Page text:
Claire McDaniel and Daniel Marchalik: The trauma of survival

The Doctor’s Book Club
Emma Donoghue’s Room

And I a smiling woman.   

I am only thirty. 

And like the cat I have nine times to die.

—Sylvia Plath “Lady Lazarus’

In 2008, a mysterious emergency room appearance of a young girl with kidney failure led to a gruesome discovery. As the Austrian investigators learned, over the span of 24 years Josef Fritzl imprisoned, tortured, and raped his daughter in the secret basement of his house; the young girl was one of 7 children fathered through this forced incestuous relationship.

Emma Donoghue’s Room (2010), loosely based on the events of the Fritzl case, explores a similarly horrific story. The novel chronicles the life a precocious 5-year-old boy named Jack and his mother, referred throughout the novel simply as Ma. Told from Jack’s perspective, the book focuses on the banalities of his daily life inside Room. But as the reader quickly comes to realize, Room is not simply a child’s vision of the universe; it is the entirety of Jack’s world. Jack and Ma live in a tiny backyard shed where Ma has been held captive for 8 years after being kidnapped as a teenager.

Despite the horror of the story’s events, Jack’s voice colors the novel with the innocence of childhood. What Jack describes as his exciting daily routine—hygiene time, “scream” time, adapted versions of classes such as physical education—crystalize into the claustrophobic setting of the novel. After all, gym is a series of sprints around a rug-sized space that takes place beneath a small skylight, the only connection that Room has to the outside world. Yet despite the horrific circumstances, Jack appears somewhat oblivious to the reality of his world mainly due to Ma’s relentless attempts to provide him with a “normal” life.

But if the first part of the novel is a story of Jack and his mother’s physical captivity, the second half describes the experience of emotional imprisonment. Through a series of daring and petrifying events, Jack and Ma manage to escape. But the novel’s tragedy extends far beyond the shed as the task of surviving outside of Room proves to be more difficult than inside of it. Jack’s adjustment to the outside world is aided by childhood ignorance, but Ma’s world is defined by a life to which she can no longer return. Life after trauma, she discovers, can never be fully restored.

As victims of a high-profile case, Jack and Ma enter the public sphere and become the focus of both sympathy and expectation. Though Ma is continuously reminded that life should now be easier, she points out that “it’s actually harder” since when the “world was eleven foot square it was easier to control.” In the outside world, her life is no longer her own. She is judged for continuing to breastfeed Jack, for her parenting choices, or for Jack’s existence altogether. Even Ma’s father, visiting her in the hospital for the first time, refuses to interact with Jack simply saying, “I can’t be in the same room. It makes me shudder.”

Indeed, outside of Room, people’s need to establish an explanation for tragedy centers on an easy target: blaming the victim herself. To make sense of the horrific events, the world quickly transforms Ma from victim to perpetrator. In a televised interview, Ma is asked by a callous host, “Did you ever consider asking your captor to take Jack away… every day he needed a wider world, and the only one you could give him got narrower.” This interrogation, coupled with persistent victim blaming experienced by Ma, leads her to have an emotional breakdown and ultimately attempt suicide.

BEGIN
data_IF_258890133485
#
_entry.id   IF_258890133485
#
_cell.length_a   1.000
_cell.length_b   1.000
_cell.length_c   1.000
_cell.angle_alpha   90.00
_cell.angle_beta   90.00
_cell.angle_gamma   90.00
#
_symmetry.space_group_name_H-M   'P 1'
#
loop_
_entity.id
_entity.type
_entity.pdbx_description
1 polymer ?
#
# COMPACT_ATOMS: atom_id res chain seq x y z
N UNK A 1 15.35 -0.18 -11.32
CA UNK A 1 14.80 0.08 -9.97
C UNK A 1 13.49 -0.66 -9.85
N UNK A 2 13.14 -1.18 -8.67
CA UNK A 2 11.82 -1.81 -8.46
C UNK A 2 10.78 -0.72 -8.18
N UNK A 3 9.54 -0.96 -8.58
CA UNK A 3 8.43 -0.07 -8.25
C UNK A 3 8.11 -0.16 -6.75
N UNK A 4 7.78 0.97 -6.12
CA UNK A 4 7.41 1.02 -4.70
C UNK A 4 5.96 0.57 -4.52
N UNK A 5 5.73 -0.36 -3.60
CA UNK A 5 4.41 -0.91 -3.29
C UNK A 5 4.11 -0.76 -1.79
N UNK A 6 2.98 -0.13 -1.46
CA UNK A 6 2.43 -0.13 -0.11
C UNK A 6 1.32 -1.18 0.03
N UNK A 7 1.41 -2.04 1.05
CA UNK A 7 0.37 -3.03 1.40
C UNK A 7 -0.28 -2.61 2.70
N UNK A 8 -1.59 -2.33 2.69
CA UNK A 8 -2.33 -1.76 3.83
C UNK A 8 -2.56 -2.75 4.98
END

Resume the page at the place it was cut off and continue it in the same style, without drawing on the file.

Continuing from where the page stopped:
In this way, Room is an intricate study of trauma and the difficult recovery process—a process often hindered by the very people who aim to help. And navigating the obstacles to surviving after trauma, Donoghue demonstrates, is a complicated and profoundly individual process. For Ma and Jack, the possibility of closure also comes in an unexpected way.

One day, Jack asks to go back to visit Room. Despite her reticence, Ma agrees. Accompanied by the police officer who rescued them from captivity, Jack enters the shed, but “it’s all wrong. Smaller than Room and emptier and it smells weird… ‘I don’t think this is it,’” Jack says to Ma, “Has it got shrunk?” Walking out, Jacks looks in for the last time: “It’s like a crate, a hole where something happened. Then we go out the door.”

In Room, as in life, the door out is never clearly shown. There is no prescription for how one should cope with or overcome trauma, just as there is no prescription for how one should endure it. Pain and recovery has to come on each individual’s own terms.

Next Month:

We will discuss Viet Thanh Nguyen’s The Sympathizers 

Questions to consider:

-What does the novel suggest about the nature of torture? Can it permanently change a person?

-How do we interpret testimonies produced during moments of extreme pain?

-Waking up in the hospital after a nearly fatal injury, the protagonist is told, “Remember that the best medical treatment is a sense of relativism.” In what way is this true? In what way is it a limited concept?

More articles in this series

claire_McDanielClaire McDaniel is a third year medical student at Georgetown University School of Medicine in Washington, DC, participating in the school’s Literature and Medicine Track. Additionally, she is an MBA candidate at Georgetown University McDonough School of Business.





daniel_marchalik3Daniel Marchalik is a urologist at MedStar Washington Hospital Center in Washington, DC. He directs the Literature and Medicine Track at the Georgetown University School of Medicine and writes a monthly column for The Lancet.